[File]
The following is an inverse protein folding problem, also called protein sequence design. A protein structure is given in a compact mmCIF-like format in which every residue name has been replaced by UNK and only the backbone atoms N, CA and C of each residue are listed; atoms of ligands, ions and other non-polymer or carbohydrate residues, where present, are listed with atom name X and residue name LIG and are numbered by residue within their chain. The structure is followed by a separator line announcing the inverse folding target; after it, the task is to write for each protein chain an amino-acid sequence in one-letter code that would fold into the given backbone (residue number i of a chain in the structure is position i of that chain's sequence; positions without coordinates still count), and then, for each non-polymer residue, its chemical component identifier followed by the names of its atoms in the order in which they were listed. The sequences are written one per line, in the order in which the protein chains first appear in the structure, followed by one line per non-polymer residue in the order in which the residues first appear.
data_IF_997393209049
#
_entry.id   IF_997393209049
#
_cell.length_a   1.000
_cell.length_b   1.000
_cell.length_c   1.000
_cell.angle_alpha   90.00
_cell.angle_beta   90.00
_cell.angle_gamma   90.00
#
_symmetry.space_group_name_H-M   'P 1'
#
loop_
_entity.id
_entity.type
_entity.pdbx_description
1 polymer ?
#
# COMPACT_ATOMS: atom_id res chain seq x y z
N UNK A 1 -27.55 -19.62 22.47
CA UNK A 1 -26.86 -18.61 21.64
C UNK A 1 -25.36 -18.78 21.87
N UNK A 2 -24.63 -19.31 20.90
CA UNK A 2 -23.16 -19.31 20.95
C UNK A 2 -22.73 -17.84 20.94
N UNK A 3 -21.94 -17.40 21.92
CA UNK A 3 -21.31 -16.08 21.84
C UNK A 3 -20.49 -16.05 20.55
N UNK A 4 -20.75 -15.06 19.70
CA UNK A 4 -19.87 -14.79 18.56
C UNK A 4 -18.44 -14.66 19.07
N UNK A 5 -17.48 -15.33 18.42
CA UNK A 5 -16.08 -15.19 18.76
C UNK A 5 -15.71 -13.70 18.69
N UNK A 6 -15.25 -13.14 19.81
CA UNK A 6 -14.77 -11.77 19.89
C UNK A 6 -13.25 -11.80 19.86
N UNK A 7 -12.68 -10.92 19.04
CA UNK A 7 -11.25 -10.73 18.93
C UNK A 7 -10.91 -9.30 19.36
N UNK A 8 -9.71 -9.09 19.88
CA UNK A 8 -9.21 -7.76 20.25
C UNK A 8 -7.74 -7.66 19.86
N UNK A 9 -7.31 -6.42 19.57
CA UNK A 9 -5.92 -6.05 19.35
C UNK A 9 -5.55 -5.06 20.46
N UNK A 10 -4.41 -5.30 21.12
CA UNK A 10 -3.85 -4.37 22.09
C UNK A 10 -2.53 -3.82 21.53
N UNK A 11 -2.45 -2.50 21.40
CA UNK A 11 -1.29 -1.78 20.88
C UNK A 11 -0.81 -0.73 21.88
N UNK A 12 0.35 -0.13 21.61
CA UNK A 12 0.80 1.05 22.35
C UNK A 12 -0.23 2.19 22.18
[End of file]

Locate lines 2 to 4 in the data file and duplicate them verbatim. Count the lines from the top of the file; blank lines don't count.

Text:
data_IF_997393209049
#
_entry.id   IF_997393209049